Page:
A second path would involve the emergence of new national leadership – perhaps in the 2020 presidential election – dedicated to diminishing the societal divide. One question is whether, in a climate of deep division, such leadership can even emerge. All incentives at present are for strategies of mobilization around competing realities.

The third path requires that a critical mass of citizens engage sufficiently on a daily basis to draw the polity back toward reason in the interest of democracy, inclusion and decency. There are indicators afoot of such political activism and efforts in educational institutions, for example, to teach students to more carefully assess the validity of information sources.

But can any of these paths serve to bridge the divide?

I don’t know.

I invite readers to engage this question by commenting on this post. Do you believe there is a way out of the great societal rift? If so, what does it look like?

The Folly of Brexit Reveals the Folly of “America First”

I have written in past weeks about the ways in which the current U.S. administration is investing in societal division as a political strategy.

Aluminum and steel tariffs are a prime example, for tariffs unleash a zero-sum dynamic both within U.S. society and between the U.S. and its global partners. This stands in contrast to the sort of positive-sum process potentially generated by investment in job training and apprenticeships.  This will be the subject of next week’s post.

But first, I want to consider a prior point about deep divisions in contemporary society and the paths by which capitalist democracies can – and should not — navigate these tensions. Recent analyses of divisions in capitalist democracies emphasize the tension between those who’ve gained most and those who’ve been hurt by the advance of globalization.

There is substantial evidence for this cleavage in the U.S. as well as in the UK, where characteristics of those supporting a British exit from the European Union — who tend to be older, less educated and more opposed to immigration and multiculturalism than those who voted to remain in the EU — overlap in significant ways with supporters of the current occupant of the White House.

The “country name first” response to globalization (as in “America first” or “Britain first”), while politically expedient, is both socially divisive and ultimately damaging to national prosperity. Exit from the EU has taken the UK down such a path, and the contradictions of Brexit become more evident over time as the British government struggles to control the damage.

British Prime Minister Theresa May gave a major policy speech last week outlining Britain’s conception of its future economic relationship with the European Union. What the speech ironically revealed is that British exit – much like the implementation of tariffs in the U.S. – is a narrow political project that can only bring damage to the national economy and the country’s place in the world.

In her speech, Theresa May valiantly endeavored to reconcile a “people’s exit” with a prosperous and globally engaged future for the UK. Unfortunately, the speech revealed all too starkly that these ends are entirely irreconcilable.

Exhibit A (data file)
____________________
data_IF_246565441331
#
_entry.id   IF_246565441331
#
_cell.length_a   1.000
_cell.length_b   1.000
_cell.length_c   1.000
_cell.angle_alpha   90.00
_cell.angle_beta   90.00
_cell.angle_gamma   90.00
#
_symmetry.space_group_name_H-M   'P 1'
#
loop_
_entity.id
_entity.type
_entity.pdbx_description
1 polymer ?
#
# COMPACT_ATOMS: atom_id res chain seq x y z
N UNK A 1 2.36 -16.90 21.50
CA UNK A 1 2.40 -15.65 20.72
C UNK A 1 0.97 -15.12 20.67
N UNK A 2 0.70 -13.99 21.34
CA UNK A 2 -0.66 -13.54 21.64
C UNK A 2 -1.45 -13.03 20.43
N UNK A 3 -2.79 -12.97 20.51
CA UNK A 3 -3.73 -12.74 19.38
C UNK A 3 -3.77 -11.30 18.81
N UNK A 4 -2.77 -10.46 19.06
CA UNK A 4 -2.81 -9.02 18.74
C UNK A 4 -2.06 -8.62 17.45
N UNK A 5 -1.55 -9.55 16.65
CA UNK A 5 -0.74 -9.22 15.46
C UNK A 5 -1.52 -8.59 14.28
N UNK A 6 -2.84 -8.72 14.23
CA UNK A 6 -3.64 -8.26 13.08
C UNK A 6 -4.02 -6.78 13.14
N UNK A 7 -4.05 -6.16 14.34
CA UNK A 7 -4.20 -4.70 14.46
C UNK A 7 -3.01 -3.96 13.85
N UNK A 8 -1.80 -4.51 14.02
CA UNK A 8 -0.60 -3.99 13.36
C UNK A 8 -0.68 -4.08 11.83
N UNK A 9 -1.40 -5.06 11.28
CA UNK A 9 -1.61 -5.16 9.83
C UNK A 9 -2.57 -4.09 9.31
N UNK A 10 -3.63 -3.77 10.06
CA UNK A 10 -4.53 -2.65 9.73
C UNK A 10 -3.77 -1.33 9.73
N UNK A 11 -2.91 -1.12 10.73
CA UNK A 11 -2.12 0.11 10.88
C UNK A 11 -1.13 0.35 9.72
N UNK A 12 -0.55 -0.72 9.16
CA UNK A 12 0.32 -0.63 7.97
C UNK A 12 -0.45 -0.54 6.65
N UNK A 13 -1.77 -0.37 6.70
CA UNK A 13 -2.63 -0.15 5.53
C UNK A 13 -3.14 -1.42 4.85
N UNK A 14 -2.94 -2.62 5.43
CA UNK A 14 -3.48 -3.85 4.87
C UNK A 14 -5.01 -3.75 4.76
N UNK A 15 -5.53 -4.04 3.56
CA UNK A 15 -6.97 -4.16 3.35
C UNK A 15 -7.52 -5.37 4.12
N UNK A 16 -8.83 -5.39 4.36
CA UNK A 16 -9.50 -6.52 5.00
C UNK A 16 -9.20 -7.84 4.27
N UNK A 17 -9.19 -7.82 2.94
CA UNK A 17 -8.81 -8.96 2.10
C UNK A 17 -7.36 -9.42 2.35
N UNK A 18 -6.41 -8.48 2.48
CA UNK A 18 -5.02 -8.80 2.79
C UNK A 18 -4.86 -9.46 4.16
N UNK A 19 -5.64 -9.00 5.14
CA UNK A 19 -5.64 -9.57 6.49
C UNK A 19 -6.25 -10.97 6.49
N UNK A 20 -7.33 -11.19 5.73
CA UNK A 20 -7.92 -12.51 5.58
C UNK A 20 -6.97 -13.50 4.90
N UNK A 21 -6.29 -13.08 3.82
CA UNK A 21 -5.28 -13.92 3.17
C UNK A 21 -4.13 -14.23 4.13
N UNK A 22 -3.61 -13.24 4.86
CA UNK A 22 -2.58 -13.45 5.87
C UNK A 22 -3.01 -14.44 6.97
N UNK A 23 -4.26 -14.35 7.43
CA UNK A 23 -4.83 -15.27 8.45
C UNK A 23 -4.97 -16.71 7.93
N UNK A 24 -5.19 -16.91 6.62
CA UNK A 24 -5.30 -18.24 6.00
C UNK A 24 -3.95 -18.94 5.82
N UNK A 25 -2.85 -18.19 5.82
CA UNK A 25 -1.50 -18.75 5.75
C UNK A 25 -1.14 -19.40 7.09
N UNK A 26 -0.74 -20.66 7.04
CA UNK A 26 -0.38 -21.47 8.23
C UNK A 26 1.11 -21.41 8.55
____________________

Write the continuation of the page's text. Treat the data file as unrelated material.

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May began her speech with a nod to populism: the entire project is about the British people, not the “privileged few.” The implication, of course, is that European integration is an elite project whose benefits accrue to a narrow element of society.

 

There are elements of truth to this claim. The tragedy is that British policy makers, rather than tackling issues of inequality, have pursued a path of division and destruction in exit from the EU. Without doubt, the country will be considerably worse off following exit, and of course poorer, more vulnerable segments of the population will bear the costs of reduced economic opportunity and sharply reduced fiscal resources.

The same is unquestionably true in the U.S., where an “America first” policy course can only redound to the detriment of the very people those who hew this path cynically claim to defend.

 

What also became evident in Theresa May’s “Mansion House” speech is the deep contradiction between the UK’s struggle to extricate itself from the EU with minimal economic damage and the objective of a post-exit UK that is “modern, open, outward-looking, tolerant . . .”

May advances proposals that commit the UK to essentially identical regulations to the EU in order to minimize barriers between the British and EU markets – while maintaining the fiction that the UK will nonetheless be sovereign in devising its own regulatory environment.

At one point that should embarrass the politicians responsible for Brexit, the Prime Minister notes that “businesses who export to the EU tell us that it is strongly in their interest to have a single set of regulatory standards that mean they can sell into the UK and EU markets.” This statement of a reality well understood by proponents of integration unwittingly gives the lie to longstanding propaganda that “barmy Brussels bureaucrats” are responsible for excessive EU regulation imposed on UK markets.

The unfolding process of British exit from the EU illuminates the folly of a hollow strategy of “taking back control” in a globalized world more clearly each day. The folly and danger of “America First” grows equally more apparent.